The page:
Backgammon Books

  Backgammon The Modern Game

  AUTHORS: Terence Reese
Robert Brinig

  YEAR: 1975
  PUBLISHER: W. H. Allen & Co. Ltd.
  CITY: London
  ISBN: 0-491-01663-8
  BINDING: Hardcover
  PAGES: 139
  SIZE: 24 cm high, 16 cm wide
  NOTE: Jacket photograph of Terence Reese (left) and Robert Brinig (right) by Mark Gudgeon.
Softcover, 1977

1.  Your First Half Hour: Starting the game; Throwing a double; When there is a problem in making the full legal move; Entering from the bar with two or more men; The rule for bearing off; Ways of winning; The doubling cube; Stakes and scoring; Points of procedure
2.  The Opening Move: Pointers; Builders; Six-shooters; Tempters; Table of opening moves
3.  Odds That Matter: What are the chances of hitting a man which is from 1 to 12 spaces away?; List of travelling shots; Effect of intervening points; Minimizing the chances of being hit; What are the chances of throwing one or more specific numbers?; Chances of entering one man from the bar; Chances of entering two men from the bar
4.  The First Reply: Making a critical point; Hitting a blot; Bringing in a builder; Taking care of the back men
5.  Bringing In and Bearing Off: Bearing off when there is no contact; Bearing off when there is contact; Bring in
6.  Who's Ahead?: The detailed count of pips; The running check; The count by throws; The mirror method
7.  Racing, Containment, and Control: Playing a running game; A blot-hitting contest; containment and control
8.  Tactical Strokes in the Middle Game: Slotting; Stepping-stones; Duplicators; Reverse duplicators; Double Jeopardy; Options
9.  Pacing and the Back Game: A defensive or semi-back game, as opposed to a true back game; A back game that has gone wrong; What a successful back game should look like; How to move into a back game; Don't hit until you are ready; The best points to hold in a back game
10.  The Doubling Cube: How the cube is used and exchanged; The odds required for doubling, accepting, redoubling and beavering; How to judge whether you are worth a double in the early or middle game; Why it is usually right to double when you have the advantage; When you are too good to double; Doubling in the end game; The effect of playing backgammons; Some special odds when there is a closed board; "Look back in anger"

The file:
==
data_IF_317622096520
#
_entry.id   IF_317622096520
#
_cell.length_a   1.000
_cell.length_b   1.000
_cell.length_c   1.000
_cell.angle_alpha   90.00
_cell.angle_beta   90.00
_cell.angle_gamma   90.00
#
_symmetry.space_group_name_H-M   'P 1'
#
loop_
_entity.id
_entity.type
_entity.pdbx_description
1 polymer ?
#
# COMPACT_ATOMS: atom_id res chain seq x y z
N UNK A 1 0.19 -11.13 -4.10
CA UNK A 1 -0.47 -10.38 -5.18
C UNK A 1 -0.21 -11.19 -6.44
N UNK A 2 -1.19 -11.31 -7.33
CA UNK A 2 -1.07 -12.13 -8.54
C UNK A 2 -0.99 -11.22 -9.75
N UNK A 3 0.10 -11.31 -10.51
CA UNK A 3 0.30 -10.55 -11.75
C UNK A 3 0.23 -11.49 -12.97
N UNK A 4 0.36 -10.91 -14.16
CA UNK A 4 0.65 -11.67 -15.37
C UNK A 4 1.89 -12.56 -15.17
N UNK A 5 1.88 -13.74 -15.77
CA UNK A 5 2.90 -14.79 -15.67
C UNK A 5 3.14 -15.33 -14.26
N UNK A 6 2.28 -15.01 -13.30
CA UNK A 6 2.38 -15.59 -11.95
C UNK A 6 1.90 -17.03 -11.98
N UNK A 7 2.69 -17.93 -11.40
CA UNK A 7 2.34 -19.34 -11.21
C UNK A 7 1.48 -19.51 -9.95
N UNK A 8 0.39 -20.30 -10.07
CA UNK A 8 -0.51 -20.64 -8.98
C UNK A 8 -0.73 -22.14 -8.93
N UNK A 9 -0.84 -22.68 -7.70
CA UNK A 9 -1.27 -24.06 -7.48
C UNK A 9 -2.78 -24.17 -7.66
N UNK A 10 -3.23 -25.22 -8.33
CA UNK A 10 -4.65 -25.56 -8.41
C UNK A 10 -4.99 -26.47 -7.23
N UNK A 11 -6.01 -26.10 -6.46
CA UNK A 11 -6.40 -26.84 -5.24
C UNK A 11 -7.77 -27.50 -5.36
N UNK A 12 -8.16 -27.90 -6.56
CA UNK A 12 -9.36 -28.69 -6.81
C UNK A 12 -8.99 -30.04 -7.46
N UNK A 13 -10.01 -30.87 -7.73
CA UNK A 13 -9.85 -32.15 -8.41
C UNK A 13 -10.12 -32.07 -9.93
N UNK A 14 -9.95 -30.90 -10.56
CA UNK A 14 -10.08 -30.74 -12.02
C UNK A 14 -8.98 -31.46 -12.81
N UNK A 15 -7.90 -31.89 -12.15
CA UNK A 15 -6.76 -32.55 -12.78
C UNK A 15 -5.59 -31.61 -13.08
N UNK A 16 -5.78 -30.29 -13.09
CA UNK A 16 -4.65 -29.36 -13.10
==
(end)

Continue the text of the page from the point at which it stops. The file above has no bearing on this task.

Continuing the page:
11.  Tournaments, Chouettes, and the Personal Factor: Tournaments; Tactics in match play; Round Robin tournaments; Duplicate tournaments; Chouettes; The scoring and movement of players; Doubles; Stakes in a chouette; The personal factor; Playing against stronger or weaker opponents; Tactics with the doubling cube; Handicaps; Playing for money
  COVER: Backgammon is a great game — easy to learn, fast, exciting, a perfect blend of chance and skill. It must possess remarkable qualities to have lasted for three thousand years. Why, then, "the modern game"? For two reasons: firstly, it has become tremendously popular; secondly, new ideas have made it almost a new game.
      A number of books have analysed the opening moves, described a few specimen games and sent the reader on his way, knowing how the game is played but with little idea how to play it. Readers of Terence Reese's famous books on bridge will expect — and find — a much deeper study. The first chapter is for beginners; from then on, the reader gains an insight into the different elements of the game so that he can think for himself in all situations. The middle chapters include concepts that have always been in the mid of expert players but have never before been formulated in writing.
      Mr Reese's co-author, Robert Brinig, a former lecturer in English at Berkeley University, has been a champion backgammon player for fifteen years. Together they have produced a book that will enormously increase the ability — not to mention the profit — of all who read it.

Although his greatest reputation is in the field of bridge, Terence Reese has also written outstanding books on poker and canasta. Like many of the top bridge players, he took to backgammon at once and plays regularly at the Clermont Club in London, the game's headquarters. He writes a backgammon feature for The Lady and directs bridge and backgammon cruises on the P & O liner, Canberra.
      In addition to the games mentioned above. Mr Reese plays chess, golf and snooker, follows greyhound racing and is an enthusiastic supporter of Queen's Park Rangers.

Robert Brinig is a former lecturer in English at Berkeley University and has been a champion backgammon player for fifteen years.

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